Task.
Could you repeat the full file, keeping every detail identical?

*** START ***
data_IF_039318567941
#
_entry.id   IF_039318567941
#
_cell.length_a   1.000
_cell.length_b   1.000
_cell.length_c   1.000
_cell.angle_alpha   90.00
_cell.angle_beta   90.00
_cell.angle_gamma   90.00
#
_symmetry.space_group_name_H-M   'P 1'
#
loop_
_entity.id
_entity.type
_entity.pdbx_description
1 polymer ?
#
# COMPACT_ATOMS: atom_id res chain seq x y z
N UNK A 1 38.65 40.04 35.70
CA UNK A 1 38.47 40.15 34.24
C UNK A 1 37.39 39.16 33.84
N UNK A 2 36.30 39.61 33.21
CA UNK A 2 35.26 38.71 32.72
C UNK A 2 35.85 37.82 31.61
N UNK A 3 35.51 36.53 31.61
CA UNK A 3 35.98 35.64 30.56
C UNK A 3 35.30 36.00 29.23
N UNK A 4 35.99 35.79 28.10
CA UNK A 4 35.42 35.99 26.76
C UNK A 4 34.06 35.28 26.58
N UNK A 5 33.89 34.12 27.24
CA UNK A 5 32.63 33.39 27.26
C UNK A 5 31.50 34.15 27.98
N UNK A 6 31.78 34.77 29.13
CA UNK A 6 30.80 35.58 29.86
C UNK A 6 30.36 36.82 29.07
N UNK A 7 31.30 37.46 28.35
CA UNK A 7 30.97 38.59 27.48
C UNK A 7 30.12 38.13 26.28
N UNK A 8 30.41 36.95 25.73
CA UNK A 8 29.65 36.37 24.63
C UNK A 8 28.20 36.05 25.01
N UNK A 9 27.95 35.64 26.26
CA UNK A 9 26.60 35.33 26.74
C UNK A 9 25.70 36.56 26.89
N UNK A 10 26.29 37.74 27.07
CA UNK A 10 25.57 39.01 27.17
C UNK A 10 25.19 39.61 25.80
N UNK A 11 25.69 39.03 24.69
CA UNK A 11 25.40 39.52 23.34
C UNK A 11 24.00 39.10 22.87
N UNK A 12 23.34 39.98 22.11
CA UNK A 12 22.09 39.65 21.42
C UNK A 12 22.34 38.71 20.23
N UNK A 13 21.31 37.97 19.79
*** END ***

data_IF_039318567941
#
_entry.id   IF_039318567941
#
_cell.length_a   1.000
_cell.length_b   1.000
_cell.length_c   1.000
_cell.angle_alpha   90.00
_cell.angle_beta   90.00
_cell.angle_gamma   90.00
#
_symmetry.space_group_name_H-M   'P 1'
#
loop_
_entity.id
_entity.type
_entity.pdbx_description
1 polymer ?
#
# COMPACT_ATOMS: atom_id res chain seq x y z
N UNK A 1 38.65 40.04 35.70
CA UNK A 1 38.47 40.15 34.24
C UNK A 1 37.39 39.16 33.84
N UNK A 2 36.30 39.61 33.21
CA UNK A 2 35.26 38.71 32.72
C UNK A 2 35.85 37.82 31.61
N UNK A 3 35.51 36.53 31.61
CA UNK A 3 35.98 35.64 30.56
C UNK A 3 35.30 36.00 29.23
N UNK A 4 35.99 35.79 28.10
CA UNK A 4 35.42 35.99 26.76
C UNK A 4 34.06 35.28 26.58
N UNK A 5 33.89 34.12 27.24
CA UNK A 5 32.63 33.39 27.26
C UNK A 5 31.50 34.15 27.98
N UNK A 6 31.78 34.77 29.13
CA UNK A 6 30.80 35.58 29.86
C UNK A 6 30.36 36.82 29.07
N UNK A 7 31.30 37.46 28.35
CA UNK A 7 30.97 38.59 27.48
C UNK A 7 30.12 38.13 26.28
N UNK A 8 30.41 36.95 25.73
CA UNK A 8 29.65 36.37 24.63
C UNK A 8 28.20 36.05 25.01
N UNK A 9 27.95 35.64 26.26
CA UNK A 9 26.60 35.33 26.74
C UNK A 9 25.70 36.56 26.89
N UNK A 10 26.29 37.74 27.07
CA UNK A 10 25.57 39.01 27.17
C UNK A 10 25.19 39.61 25.80
N UNK A 11 25.69 39.03 24.69
CA UNK A 11 25.40 39.52 23.34
C UNK A 11 24.00 39.10 22.87
N UNK A 12 23.34 39.98 22.11
CA UNK A 12 22.09 39.65 21.42
C UNK A 12 22.34 38.71 20.23
N UNK A 13 21.31 37.97 19.79